The approval process was called into question after CBC News reported that Global Affairs granted a quarantine exemption to UPS executive Nando Cesarone for a business trip to Toronto in October. 

Nando Cesarone, president of U.S. operations for UPS, travelled from Atlanta to Toronto in October and spent three days meeting with Canadian employees. (Charles Platiau/Reuters)

Cesarone, the president of U.S. operations for global shipping giant UPS, used the business trip to lobby Ontario employees to accept the company’s new contract offer.

The workers’ union said it was mystified why Cesarone was allowed to enter Canada and skip quarantine.

“We believe the government needs to explain itself on that one,” said Christopher Monette, public affairs director for Teamsters Canada.

Global Affairs declined to comment, citing the federal Privacy Act.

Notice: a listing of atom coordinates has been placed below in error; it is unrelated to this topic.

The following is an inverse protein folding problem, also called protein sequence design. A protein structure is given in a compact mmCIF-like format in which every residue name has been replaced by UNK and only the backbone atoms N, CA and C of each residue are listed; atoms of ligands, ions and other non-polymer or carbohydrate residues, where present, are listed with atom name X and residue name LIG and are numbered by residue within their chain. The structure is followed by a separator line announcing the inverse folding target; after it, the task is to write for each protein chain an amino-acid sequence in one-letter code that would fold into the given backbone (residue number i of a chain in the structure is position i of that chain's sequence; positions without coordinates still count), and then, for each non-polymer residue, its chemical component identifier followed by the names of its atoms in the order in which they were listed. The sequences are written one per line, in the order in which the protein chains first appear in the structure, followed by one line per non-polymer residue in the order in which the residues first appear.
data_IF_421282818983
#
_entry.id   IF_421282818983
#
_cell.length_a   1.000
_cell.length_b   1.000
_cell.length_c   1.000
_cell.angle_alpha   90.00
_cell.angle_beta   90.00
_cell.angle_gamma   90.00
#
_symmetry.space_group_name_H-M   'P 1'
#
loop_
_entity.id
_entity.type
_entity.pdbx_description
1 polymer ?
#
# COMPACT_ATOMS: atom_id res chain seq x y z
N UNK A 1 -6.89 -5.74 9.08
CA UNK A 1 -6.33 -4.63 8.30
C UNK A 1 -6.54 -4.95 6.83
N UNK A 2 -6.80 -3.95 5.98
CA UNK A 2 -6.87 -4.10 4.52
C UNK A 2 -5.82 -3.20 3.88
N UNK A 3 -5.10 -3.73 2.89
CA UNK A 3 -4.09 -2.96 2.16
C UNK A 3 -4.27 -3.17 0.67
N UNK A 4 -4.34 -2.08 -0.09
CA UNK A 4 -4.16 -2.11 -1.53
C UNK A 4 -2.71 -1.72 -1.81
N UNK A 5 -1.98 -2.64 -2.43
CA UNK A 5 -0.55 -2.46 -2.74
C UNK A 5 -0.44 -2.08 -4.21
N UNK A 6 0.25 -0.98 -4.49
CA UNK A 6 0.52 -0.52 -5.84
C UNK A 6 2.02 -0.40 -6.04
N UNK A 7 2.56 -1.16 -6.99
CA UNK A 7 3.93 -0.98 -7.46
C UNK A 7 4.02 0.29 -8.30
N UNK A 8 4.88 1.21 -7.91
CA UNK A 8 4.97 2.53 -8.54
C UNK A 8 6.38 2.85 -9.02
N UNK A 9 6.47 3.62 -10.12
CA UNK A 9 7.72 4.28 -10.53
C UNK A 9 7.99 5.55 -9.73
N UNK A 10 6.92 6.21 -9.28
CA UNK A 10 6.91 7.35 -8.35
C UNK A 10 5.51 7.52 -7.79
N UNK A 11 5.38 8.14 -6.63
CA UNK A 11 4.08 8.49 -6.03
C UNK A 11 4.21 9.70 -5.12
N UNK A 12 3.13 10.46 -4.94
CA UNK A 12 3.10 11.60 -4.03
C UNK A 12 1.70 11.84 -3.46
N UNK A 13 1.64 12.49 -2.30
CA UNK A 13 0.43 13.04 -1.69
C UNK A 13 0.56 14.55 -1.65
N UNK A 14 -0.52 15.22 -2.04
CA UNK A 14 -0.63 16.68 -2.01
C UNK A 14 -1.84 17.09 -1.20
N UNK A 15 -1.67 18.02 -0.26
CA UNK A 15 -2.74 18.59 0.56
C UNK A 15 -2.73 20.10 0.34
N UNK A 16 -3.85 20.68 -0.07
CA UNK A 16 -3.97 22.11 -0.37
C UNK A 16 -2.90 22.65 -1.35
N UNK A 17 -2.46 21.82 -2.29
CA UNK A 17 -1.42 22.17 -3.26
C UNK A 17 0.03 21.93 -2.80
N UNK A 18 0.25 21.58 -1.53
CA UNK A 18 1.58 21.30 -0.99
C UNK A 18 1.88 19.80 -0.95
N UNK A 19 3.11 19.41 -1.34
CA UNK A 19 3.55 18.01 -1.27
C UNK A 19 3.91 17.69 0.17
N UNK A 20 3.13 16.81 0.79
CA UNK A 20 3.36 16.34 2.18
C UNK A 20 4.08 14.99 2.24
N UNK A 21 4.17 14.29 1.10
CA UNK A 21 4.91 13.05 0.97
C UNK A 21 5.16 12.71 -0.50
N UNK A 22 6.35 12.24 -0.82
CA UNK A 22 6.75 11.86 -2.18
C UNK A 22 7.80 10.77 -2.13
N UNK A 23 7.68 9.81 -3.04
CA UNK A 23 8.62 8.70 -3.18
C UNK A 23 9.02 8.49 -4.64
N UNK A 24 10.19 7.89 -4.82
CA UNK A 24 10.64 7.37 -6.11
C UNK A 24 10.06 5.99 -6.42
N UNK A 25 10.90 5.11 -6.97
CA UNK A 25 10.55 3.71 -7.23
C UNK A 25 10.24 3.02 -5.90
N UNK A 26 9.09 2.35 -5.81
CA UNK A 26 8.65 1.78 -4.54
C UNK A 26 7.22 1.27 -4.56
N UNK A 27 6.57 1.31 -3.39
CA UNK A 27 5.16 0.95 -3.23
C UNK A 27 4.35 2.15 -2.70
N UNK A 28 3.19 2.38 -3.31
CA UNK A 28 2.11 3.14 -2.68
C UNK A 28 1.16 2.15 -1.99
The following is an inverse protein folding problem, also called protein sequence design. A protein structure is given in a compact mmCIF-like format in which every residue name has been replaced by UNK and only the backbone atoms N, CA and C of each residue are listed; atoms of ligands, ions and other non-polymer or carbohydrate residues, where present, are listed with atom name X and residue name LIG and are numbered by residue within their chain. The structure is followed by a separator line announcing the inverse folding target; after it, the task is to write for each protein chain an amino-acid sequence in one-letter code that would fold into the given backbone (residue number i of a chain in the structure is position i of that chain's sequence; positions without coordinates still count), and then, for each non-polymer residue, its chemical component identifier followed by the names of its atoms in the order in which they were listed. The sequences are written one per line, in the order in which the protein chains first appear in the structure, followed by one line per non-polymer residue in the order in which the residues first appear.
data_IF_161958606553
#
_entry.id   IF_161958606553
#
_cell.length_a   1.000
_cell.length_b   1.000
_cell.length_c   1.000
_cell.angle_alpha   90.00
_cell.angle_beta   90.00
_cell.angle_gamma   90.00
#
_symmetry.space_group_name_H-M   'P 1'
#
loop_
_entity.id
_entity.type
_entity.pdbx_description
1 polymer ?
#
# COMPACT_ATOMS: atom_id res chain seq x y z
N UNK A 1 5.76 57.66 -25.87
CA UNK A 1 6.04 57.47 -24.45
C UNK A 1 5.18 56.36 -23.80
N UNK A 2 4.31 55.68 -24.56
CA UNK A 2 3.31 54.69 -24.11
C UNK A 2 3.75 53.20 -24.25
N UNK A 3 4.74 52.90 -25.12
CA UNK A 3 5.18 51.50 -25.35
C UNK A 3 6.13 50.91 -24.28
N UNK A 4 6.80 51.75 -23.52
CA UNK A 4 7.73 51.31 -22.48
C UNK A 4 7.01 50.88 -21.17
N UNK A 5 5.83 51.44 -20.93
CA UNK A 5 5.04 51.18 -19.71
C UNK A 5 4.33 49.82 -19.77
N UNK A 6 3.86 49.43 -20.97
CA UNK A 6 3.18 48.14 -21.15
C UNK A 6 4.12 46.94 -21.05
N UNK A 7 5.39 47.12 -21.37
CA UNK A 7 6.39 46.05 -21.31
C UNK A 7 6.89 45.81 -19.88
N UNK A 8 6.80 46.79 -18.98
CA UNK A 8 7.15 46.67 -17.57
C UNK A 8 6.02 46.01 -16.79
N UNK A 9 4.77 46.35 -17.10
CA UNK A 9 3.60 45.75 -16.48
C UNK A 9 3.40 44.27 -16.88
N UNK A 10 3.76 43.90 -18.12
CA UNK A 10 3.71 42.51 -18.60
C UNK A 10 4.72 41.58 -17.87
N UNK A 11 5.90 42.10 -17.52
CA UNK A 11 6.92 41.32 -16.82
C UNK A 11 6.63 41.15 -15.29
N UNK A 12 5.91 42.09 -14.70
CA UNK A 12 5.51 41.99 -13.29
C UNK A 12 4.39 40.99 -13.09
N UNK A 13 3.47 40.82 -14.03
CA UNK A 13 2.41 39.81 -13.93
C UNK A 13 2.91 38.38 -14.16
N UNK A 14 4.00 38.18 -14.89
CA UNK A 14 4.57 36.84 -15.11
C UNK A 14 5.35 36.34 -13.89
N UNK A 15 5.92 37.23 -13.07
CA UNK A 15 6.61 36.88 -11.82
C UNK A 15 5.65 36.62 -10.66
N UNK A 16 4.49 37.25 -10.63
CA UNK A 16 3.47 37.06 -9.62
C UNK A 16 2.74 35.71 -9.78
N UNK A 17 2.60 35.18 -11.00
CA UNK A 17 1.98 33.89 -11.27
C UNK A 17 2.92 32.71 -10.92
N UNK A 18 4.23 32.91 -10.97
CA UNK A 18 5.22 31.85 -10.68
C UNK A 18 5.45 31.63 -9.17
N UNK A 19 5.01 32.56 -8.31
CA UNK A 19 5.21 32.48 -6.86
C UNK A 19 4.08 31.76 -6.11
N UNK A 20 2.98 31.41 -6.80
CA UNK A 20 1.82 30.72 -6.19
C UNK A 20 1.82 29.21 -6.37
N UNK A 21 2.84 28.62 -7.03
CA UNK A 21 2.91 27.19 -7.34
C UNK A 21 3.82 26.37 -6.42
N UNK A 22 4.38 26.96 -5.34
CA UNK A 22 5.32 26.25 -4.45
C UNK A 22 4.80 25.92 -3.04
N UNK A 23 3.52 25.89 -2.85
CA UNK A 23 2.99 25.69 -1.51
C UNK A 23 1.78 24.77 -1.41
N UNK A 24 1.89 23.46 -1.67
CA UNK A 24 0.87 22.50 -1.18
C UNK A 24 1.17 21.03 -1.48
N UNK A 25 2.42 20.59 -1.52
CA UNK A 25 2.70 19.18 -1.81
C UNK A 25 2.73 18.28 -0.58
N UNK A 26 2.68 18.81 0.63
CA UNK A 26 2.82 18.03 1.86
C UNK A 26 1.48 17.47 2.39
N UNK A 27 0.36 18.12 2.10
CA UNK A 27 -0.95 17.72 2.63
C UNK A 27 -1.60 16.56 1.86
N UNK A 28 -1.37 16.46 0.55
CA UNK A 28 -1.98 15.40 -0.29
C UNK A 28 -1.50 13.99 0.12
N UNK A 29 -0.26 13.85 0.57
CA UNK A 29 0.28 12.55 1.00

WATCH | UPS executive given exemption to Canada’s quarantine:

CBC News has learned that a UPS executive is among the 191 business travellers who received a special ministerial exemption to Canada’s mandatory 14-day quarantine period. 2:14

In regards to the reasons behind its 265 “business mobility exemptions,” Global Affairs initially provided only a general explanation, citing the Privacy Act. 

After CBC News pressed for more information, spokesperson Trudeau said the exemptions were granted to individuals in industries such as film, aerospace, manufacturing and energy “to support Canadian jobs and Canada’s economic recovery.”

She said 250 of the exemptions were granted to licensed pilots and aerospace workers, some of whom needed to enter Canada for training. For others, she said, their presence was “contractually required to finalize the sale and delivery of a Canadian-built aircraft.”

Sports gave ‘Canadians some ‘normalcy”

Immigration Minister Mendicino’s office said he has granted quarantine exemptions for 1,503 professional athletes and staff with the National Hockey League, Major League Soccer and Major League Baseball.

The soccer and baseball players entered Canada for training only. The NHL, which hosted games in Canada, segregated players and staff from the general public in controlled zones — known as “bubbles.”